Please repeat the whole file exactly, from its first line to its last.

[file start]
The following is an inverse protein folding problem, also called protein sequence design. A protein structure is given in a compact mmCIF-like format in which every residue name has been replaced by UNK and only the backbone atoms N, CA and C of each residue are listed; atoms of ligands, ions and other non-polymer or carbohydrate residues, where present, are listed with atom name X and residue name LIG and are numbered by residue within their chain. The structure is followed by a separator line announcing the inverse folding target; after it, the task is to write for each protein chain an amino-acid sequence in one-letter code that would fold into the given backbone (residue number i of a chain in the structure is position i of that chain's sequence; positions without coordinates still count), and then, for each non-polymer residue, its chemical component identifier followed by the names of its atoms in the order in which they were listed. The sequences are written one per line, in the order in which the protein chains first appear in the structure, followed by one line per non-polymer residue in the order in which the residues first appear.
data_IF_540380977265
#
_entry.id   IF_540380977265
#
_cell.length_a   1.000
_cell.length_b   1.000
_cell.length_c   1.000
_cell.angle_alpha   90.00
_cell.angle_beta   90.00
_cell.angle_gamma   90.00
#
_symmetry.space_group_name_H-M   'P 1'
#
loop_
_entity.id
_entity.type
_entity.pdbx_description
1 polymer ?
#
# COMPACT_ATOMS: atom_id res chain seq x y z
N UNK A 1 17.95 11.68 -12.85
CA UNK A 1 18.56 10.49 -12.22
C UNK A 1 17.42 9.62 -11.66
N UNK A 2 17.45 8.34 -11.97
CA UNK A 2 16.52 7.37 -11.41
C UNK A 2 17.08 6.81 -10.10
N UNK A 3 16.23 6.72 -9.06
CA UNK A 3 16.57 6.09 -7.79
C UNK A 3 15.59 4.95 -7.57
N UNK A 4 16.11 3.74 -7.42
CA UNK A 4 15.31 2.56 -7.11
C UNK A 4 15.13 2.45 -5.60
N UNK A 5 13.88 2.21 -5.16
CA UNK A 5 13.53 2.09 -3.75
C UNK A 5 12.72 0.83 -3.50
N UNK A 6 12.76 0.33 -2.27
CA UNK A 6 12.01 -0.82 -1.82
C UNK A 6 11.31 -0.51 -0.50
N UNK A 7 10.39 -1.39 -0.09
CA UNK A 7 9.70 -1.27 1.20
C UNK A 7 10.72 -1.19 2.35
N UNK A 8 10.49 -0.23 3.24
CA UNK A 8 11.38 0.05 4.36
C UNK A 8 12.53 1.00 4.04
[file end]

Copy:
The following is an inverse protein folding problem, also called protein sequence design. A protein structure is given in a compact mmCIF-like format in which every residue name has been replaced by UNK and only the backbone atoms N, CA and C of each residue are listed; atoms of ligands, ions and other non-polymer or carbohydrate residues, where present, are listed with atom name X and residue name LIG and are numbered by residue within their chain. The structure is followed by a separator line announcing the inverse folding target; after it, the task is to write for each protein chain an amino-acid sequence in one-letter code that would fold into the given backbone (residue number i of a chain in the structure is position i of that chain's sequence; positions without coordinates still count), and then, for each non-polymer residue, its chemical component identifier followed by the names of its atoms in the order in which they were listed. The sequences are written one per line, in the order in which the protein chains first appear in the structure, followed by one line per non-polymer residue in the order in which the residues first appear.
data_IF_540380977265
#
_entry.id   IF_540380977265
#
_cell.length_a   1.000
_cell.length_b   1.000
_cell.length_c   1.000
_cell.angle_alpha   90.00
_cell.angle_beta   90.00
_cell.angle_gamma   90.00
#
_symmetry.space_group_name_H-M   'P 1'
#
loop_
_entity.id
_entity.type
_entity.pdbx_description
1 polymer ?
#
# COMPACT_ATOMS: atom_id res chain seq x y z
N UNK A 1 17.95 11.68 -12.85
CA UNK A 1 18.56 10.49 -12.22
C UNK A 1 17.42 9.62 -11.66
N UNK A 2 17.45 8.34 -11.97
CA UNK A 2 16.52 7.37 -11.41
C UNK A 2 17.08 6.81 -10.10
N UNK A 3 16.23 6.72 -9.06
CA UNK A 3 16.57 6.09 -7.79
C UNK A 3 15.59 4.95 -7.57
N UNK A 4 16.11 3.74 -7.42
CA UNK A 4 15.31 2.56 -7.11
C UNK A 4 15.13 2.45 -5.60
N UNK A 5 13.88 2.21 -5.16
CA UNK A 5 13.53 2.09 -3.75
C UNK A 5 12.72 0.83 -3.50
N UNK A 6 12.76 0.33 -2.27
CA UNK A 6 12.01 -0.82 -1.82
C UNK A 6 11.31 -0.51 -0.50
N UNK A 7 10.39 -1.39 -0.09
CA UNK A 7 9.70 -1.27 1.20
C UNK A 7 10.72 -1.19 2.35
N UNK A 8 10.49 -0.23 3.24
CA UNK A 8 11.38 0.05 4.36
C UNK A 8 12.53 1.00 4.04